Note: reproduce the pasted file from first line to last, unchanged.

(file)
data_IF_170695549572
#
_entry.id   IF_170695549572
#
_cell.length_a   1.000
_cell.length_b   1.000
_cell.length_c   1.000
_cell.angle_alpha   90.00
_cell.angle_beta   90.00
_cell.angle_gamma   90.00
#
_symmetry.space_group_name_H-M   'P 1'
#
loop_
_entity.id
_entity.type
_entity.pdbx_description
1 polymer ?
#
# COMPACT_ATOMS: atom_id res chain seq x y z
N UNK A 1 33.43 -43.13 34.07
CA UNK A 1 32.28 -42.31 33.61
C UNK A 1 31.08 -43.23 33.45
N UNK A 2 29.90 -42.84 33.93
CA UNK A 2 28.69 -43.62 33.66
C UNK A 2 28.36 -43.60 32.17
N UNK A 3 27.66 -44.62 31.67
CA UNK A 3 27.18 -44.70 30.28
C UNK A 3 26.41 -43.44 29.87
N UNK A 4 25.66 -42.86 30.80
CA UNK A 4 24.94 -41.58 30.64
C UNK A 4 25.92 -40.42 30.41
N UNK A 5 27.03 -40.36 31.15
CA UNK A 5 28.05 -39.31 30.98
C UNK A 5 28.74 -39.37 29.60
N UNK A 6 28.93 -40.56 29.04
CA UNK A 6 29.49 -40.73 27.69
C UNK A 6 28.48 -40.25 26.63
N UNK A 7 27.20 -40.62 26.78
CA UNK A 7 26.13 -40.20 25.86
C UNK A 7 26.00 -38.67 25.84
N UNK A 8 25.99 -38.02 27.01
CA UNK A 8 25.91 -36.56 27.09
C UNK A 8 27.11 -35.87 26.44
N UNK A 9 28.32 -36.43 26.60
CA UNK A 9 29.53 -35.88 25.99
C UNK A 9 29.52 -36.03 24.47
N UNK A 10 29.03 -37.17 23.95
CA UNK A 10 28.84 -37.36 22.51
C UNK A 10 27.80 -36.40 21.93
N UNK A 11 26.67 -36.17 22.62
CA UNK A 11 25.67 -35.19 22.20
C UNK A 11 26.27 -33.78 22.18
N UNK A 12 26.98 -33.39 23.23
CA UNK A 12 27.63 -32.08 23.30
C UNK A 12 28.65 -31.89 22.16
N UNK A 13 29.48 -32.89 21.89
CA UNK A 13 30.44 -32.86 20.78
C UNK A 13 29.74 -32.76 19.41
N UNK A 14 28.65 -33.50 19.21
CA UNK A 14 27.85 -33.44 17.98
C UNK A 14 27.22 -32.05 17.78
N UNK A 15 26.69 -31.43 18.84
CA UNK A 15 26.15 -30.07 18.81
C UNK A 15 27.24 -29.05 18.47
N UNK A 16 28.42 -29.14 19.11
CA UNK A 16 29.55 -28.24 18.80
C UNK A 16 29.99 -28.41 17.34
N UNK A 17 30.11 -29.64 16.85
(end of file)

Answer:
data_IF_170695549572
#
_entry.id   IF_170695549572
#
_cell.length_a   1.000
_cell.length_b   1.000
_cell.length_c   1.000
_cell.angle_alpha   90.00
_cell.angle_beta   90.00
_cell.angle_gamma   90.00
#
_symmetry.space_group_name_H-M   'P 1'
#
loop_
_entity.id
_entity.type
_entity.pdbx_description
1 polymer ?
#
# COMPACT_ATOMS: atom_id res chain seq x y z
N UNK A 1 33.43 -43.13 34.07
CA UNK A 1 32.28 -42.31 33.61
C UNK A 1 31.08 -43.23 33.45
N UNK A 2 29.90 -42.84 33.93
CA UNK A 2 28.69 -43.62 33.66
C UNK A 2 28.36 -43.60 32.17
N UNK A 3 27.66 -44.62 31.67
CA UNK A 3 27.18 -44.70 30.28
C UNK A 3 26.41 -43.44 29.87
N UNK A 4 25.66 -42.86 30.80
CA UNK A 4 24.94 -41.58 30.64
C UNK A 4 25.92 -40.42 30.41
N UNK A 5 27.03 -40.36 31.15
CA UNK A 5 28.05 -39.31 30.98
C UNK A 5 28.74 -39.37 29.60
N UNK A 6 28.93 -40.56 29.04
CA UNK A 6 29.49 -40.73 27.69
C UNK A 6 28.48 -40.25 26.63
N UNK A 7 27.20 -40.62 26.78
CA UNK A 7 26.13 -40.20 25.86
C UNK A 7 26.00 -38.67 25.84
N UNK A 8 25.99 -38.02 27.01
CA UNK A 8 25.91 -36.56 27.09
C UNK A 8 27.11 -35.87 26.44
N UNK A 9 28.32 -36.43 26.60
CA UNK A 9 29.53 -35.88 25.99
C UNK A 9 29.52 -36.03 24.47
N UNK A 10 29.03 -37.17 23.95
CA UNK A 10 28.84 -37.36 22.51
C UNK A 10 27.80 -36.40 21.93
N UNK A 11 26.67 -36.17 22.62
CA UNK A 11 25.67 -35.19 22.20
C UNK A 11 26.27 -33.78 22.18
N UNK A 12 26.98 -33.39 23.23
CA UNK A 12 27.63 -32.08 23.30
C UNK A 12 28.65 -31.89 22.16
N UNK A 13 29.48 -32.89 21.89
CA UNK A 13 30.44 -32.86 20.78
C UNK A 13 29.74 -32.76 19.41
N UNK A 14 28.65 -33.50 19.21
CA UNK A 14 27.85 -33.44 17.98
C UNK A 14 27.22 -32.05 17.78
N UNK A 15 26.69 -31.43 18.84
CA UNK A 15 26.15 -30.07 18.81
C UNK A 15 27.24 -29.05 18.47
N UNK A 16 28.42 -29.14 19.11
CA UNK A 16 29.55 -28.24 18.80
C UNK A 16 29.99 -28.41 17.34
N UNK A 17 30.11 -29.64 16.85